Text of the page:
On opening day, daydreams of big deer

On very few mornings, I’m somewhat sad to admit, do I greet the supposedly cheery sound of my iPhone alarm like I do on the opening day of deer season.

The view from the ground blind on opening day. (BDN photo by John Holyoke)

The view from the ground blind on opening day. (BDN photo by John Holyoke)

On that special day, I don’t grumble. I don’t engage in a sleepy argument with myself — “10 more minutes … really … I can steal 10 more minutes” — and I don’t delay.

Instead, I vault out of bed (as much as a pudgy 52-year-old can vault, that is), and rush to the shower with a spring in my step.

Opening day. No time to waste. The deer are waiting.

Or something like that.

Eight hours later, cozily huddled in a little ground blind, the toll of that early morning wakeup (along with the somewhat monotonous practice of staring at the same trees for an extended period of time) began to take its toll.

My closed my eyes — for just a second, I swear — then bolted back upright when I realized that I’d begun to dream.

Stay awake. The deer are out there. Stay awake.

As far as I know, I succeeded. I don’t think I nodded off again. Then again, taking a sleeping man’s word as gospel truth is a risky proposition at best.

This much, I know: We almost, nearly saw a deer or two on opening day. Or something like that.

And it didn’t take long for the excitement to ramp up.

After hopping out of the truck just before sunrise, my buddy Chris and I wished each other good luck, then began walking to our preferred spots. I was trudging down the soggy dirt road, nearing the path that would take me deeper into the forest, when my radio crackled.

“Just jumped something,” Chris whispered. “Couldn’t see if it was a deer or a moose. But it was headed right for you.”

Or, to be more exact, it would have been heading right for me if I’d made the kind of progress that Chris thought I should have made.

Instead, I’d stopped twice to listen, then twice more to adjust the gear I was carrying, and was a bit behind schedule.

That deer-moose-whatever-it-was never came close to me. And that, I’m certain, is something that I didn’t sleep through. The rest of it gets a bit more foggy.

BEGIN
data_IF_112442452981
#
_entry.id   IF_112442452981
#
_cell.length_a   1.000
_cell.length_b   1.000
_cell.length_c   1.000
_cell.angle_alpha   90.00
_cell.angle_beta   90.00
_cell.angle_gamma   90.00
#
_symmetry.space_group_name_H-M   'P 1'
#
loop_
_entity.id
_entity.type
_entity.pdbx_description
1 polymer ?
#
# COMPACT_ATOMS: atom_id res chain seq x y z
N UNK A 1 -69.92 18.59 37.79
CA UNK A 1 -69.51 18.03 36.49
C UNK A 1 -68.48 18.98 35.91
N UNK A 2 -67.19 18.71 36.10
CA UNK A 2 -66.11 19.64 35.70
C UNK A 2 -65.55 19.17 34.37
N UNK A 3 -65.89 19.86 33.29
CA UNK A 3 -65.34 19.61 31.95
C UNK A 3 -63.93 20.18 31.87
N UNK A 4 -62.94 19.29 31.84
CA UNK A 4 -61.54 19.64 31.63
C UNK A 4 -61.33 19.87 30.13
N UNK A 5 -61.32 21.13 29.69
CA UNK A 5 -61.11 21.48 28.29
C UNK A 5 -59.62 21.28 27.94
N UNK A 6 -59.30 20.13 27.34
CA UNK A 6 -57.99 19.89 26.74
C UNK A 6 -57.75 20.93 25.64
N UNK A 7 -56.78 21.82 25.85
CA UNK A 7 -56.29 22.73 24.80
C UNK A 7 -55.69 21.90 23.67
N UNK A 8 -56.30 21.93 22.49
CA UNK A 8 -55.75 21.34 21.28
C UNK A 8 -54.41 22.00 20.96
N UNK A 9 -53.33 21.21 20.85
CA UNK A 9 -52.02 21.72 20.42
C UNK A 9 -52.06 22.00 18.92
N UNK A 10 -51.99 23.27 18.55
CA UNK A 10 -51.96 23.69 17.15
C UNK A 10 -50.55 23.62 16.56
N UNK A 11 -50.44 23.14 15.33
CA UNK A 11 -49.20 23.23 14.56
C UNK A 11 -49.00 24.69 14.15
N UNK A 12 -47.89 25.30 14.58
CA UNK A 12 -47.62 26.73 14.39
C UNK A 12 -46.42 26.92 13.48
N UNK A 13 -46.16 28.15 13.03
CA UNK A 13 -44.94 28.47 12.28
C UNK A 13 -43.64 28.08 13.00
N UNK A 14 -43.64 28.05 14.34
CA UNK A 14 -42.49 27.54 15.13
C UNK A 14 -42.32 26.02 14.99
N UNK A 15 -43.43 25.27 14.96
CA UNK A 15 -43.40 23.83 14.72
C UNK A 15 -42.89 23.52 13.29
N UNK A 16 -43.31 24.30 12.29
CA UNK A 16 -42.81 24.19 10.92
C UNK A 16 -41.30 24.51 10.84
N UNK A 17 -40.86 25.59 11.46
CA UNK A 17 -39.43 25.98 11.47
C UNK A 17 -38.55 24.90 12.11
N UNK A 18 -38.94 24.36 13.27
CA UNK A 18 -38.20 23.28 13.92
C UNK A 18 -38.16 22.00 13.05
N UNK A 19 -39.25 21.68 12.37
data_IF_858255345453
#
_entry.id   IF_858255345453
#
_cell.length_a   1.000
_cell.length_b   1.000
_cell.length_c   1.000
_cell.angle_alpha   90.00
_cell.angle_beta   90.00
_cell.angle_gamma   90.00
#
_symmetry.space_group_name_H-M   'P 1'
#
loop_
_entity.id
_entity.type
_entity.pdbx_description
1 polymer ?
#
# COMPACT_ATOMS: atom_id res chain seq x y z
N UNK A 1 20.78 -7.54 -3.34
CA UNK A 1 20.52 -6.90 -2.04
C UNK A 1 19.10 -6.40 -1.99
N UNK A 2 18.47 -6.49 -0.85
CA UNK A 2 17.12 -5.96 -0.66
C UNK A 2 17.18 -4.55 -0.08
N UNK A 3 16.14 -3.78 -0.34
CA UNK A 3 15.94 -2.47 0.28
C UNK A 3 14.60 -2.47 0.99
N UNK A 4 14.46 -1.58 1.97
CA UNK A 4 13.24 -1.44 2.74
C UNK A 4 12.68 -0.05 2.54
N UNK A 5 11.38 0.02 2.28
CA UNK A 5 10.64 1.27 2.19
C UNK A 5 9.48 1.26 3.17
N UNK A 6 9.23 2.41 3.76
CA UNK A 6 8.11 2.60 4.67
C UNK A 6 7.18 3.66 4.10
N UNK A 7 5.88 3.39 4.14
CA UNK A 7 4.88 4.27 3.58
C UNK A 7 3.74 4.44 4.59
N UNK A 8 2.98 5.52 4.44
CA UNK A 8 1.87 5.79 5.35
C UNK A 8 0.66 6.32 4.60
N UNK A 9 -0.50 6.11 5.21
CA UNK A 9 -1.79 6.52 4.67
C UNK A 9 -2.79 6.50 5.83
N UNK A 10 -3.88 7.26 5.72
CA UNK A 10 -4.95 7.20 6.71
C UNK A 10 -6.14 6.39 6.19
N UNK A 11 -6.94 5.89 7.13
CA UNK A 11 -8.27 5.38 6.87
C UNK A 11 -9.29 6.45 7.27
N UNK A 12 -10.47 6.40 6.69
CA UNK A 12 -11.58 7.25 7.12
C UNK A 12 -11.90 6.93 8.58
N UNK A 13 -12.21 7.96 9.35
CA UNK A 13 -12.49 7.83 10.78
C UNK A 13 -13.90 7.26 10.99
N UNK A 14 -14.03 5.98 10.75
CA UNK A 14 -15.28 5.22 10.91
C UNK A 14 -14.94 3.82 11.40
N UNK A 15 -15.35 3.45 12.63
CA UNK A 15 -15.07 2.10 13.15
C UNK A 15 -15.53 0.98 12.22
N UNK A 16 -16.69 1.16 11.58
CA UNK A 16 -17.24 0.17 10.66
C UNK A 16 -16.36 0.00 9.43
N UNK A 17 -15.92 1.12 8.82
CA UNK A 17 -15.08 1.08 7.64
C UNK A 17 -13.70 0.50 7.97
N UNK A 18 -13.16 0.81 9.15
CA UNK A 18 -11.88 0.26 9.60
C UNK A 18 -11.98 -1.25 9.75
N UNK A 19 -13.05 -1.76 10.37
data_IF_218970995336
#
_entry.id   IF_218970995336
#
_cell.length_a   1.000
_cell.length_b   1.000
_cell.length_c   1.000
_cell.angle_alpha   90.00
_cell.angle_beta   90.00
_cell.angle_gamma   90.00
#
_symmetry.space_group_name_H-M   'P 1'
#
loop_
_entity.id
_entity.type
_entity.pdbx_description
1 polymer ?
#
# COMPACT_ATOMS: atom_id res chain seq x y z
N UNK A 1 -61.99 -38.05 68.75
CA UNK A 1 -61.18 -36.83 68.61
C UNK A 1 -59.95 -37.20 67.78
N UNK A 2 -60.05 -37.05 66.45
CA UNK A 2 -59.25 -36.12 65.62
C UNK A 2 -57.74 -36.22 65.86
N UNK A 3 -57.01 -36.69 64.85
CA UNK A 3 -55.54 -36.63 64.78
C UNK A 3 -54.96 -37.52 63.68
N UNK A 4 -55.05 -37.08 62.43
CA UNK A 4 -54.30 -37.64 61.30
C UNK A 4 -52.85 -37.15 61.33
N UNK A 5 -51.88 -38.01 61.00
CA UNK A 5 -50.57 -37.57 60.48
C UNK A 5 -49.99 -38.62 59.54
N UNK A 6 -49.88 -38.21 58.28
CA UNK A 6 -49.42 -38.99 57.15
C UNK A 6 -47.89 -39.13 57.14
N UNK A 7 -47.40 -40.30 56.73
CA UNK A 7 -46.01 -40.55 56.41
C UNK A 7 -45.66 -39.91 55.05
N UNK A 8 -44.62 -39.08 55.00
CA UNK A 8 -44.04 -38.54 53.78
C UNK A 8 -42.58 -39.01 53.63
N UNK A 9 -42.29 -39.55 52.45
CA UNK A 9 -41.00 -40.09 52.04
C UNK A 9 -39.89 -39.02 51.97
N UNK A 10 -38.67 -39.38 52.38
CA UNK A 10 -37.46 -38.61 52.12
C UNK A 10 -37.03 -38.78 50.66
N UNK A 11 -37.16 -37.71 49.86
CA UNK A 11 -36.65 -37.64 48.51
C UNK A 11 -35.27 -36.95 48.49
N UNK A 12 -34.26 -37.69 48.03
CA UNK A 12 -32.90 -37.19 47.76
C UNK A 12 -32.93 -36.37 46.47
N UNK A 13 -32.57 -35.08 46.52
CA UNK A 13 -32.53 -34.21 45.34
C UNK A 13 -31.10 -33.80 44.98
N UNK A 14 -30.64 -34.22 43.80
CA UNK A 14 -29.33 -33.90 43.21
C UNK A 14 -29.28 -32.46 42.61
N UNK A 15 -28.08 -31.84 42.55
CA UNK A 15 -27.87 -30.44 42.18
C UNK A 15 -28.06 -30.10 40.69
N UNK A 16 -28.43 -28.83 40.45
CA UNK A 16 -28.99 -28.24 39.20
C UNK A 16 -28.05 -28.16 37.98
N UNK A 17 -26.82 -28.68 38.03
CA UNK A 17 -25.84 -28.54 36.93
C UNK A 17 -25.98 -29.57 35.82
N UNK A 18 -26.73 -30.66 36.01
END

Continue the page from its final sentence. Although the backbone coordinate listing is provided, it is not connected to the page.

Fast forward eight hours. After a morning spent in my blind, an epic lunch, a short still hunt along the edges of a huge beaver bog, and another silent creep back to that cozy ground blind, my luck changed for the first time of the season.

No, I didn’t see a deer … not yet.

That, of course, would have been fantastic. But on opening day, I’ve learned to appreciate even the most modest of good omens.

Like this: Barely 30 seconds after I’d hunkered down in that blind, made myself comfortable, and begun to watch the woods in earnest, it began to rain. Hard.

When that happens, I’m typically deep in the woods, getting drenched, cold and progressively more miserable by the minute.

This time? I sat contentedly, listening to the raindrops tapdance on the waterproof roof of the blind. Dry. Warm. Happy.

And eventually, perhaps, a bit sleepy.

After one head-bobbing trip to the verge of slumberland, I adjusted myself in my camp chair, seeking a slightly less-comfortable perch. (It’s hard to nod off when you’re uncomfortable, I’ve found). I scanned the woods, slowly, methodically, keeping my head still and moving just my eyes, just like my mentors taught me.

And then it happened.

Off to my left, 60 yards or so away, I saw something odd tucked in between the trees. It was white. It was about three feet off the ground. I hadn’t noticed it before. And it looked a lot like the blaze of lighter hair you might see on the chest of a deer.

For several minutes, I stared. I blinked, trying to refocus. The white blaze was still there. But I couldn’t see the outline of a deer. Just white. Standing there.

Slowly, I took off my glasses, swapped them for the binoculars that hung around my neck, and focused on those trees, trying to find the patch of white again.

It wasn’t there.

I panned the binocs up … down … left … right. Nothing.

I put my glasses back on, then tried to find that white anomaly again.


At first, I thought I must have been mistaken. Over the ensuing days, I’ve convinced myself that the patch of white was, in fact, a deer. No doubt about it.

Of course, deerless deer hunters can convince themselves of nearly everything.

Some can even convince themselves that they didn’t dream the whole thing.

John Holyoke can be reached at jholyoke@bangordailynews.com or 990-8214. Follow him on Twitter: @JohnHolyoke

John Holyoke

About John Holyoke

John Holyoke has been enjoying himself in Maine's great outdoors since he was a kid. Today, he's the Outdoors editor for the BDN, a job that allows him to meet up with Maine outdoors enthusiasts in their natural habitat. The stories he gathers provide fodder for his columns, and this blog.